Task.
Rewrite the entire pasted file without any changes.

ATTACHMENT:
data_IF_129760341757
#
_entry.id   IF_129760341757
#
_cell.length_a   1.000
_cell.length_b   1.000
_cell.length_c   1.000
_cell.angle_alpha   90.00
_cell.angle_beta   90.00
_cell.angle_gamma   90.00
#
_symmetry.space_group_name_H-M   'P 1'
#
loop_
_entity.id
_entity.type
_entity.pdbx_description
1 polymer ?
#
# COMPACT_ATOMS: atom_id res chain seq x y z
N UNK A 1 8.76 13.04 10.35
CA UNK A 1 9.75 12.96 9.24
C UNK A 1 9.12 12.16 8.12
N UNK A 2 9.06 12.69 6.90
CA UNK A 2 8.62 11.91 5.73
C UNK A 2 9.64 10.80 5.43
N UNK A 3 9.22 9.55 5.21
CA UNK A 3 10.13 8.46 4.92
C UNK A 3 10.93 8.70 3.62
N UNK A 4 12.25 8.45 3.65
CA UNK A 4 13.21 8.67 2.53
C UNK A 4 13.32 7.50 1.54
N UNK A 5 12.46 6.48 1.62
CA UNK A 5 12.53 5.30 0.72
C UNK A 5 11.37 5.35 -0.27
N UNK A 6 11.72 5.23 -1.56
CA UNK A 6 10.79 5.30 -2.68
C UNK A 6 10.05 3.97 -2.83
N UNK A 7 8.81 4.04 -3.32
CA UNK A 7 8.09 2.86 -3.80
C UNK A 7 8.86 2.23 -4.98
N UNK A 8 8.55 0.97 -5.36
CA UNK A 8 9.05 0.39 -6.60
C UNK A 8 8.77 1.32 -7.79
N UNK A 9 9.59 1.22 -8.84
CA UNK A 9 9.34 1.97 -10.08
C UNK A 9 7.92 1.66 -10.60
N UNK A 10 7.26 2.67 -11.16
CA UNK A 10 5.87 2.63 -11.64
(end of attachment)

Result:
data_IF_129760341757
#
_entry.id   IF_129760341757
#
_cell.length_a   1.000
_cell.length_b   1.000
_cell.length_c   1.000
_cell.angle_alpha   90.00
_cell.angle_beta   90.00
_cell.angle_gamma   90.00
#
_symmetry.space_group_name_H-M   'P 1'
#
loop_
_entity.id
_entity.type
_entity.pdbx_description
1 polymer ?
#
# COMPACT_ATOMS: atom_id res chain seq x y z
N UNK A 1 8.76 13.04 10.35
CA UNK A 1 9.75 12.96 9.24
C UNK A 1 9.12 12.16 8.12
N UNK A 2 9.06 12.69 6.90
CA UNK A 2 8.62 11.91 5.73
C UNK A 2 9.64 10.80 5.43
N UNK A 3 9.22 9.55 5.21
CA UNK A 3 10.13 8.46 4.92
C UNK A 3 10.93 8.70 3.62
N UNK A 4 12.25 8.45 3.65
CA UNK A 4 13.21 8.67 2.53
C UNK A 4 13.32 7.50 1.54
N UNK A 5 12.46 6.48 1.62
CA UNK A 5 12.53 5.30 0.72
C UNK A 5 11.37 5.35 -0.27
N UNK A 6 11.72 5.23 -1.56
CA UNK A 6 10.79 5.30 -2.68
C UNK A 6 10.05 3.97 -2.83
N UNK A 7 8.81 4.04 -3.32
CA UNK A 7 8.09 2.86 -3.80
C UNK A 7 8.86 2.23 -4.98
N UNK A 8 8.55 0.97 -5.36
CA UNK A 8 9.05 0.39 -6.60
C UNK A 8 8.77 1.32 -7.79
N UNK A 9 9.59 1.22 -8.84
CA UNK A 9 9.34 1.97 -10.08
C UNK A 9 7.92 1.66 -10.60
N UNK A 10 7.26 2.67 -11.16
CA UNK A 10 5.87 2.63 -11.64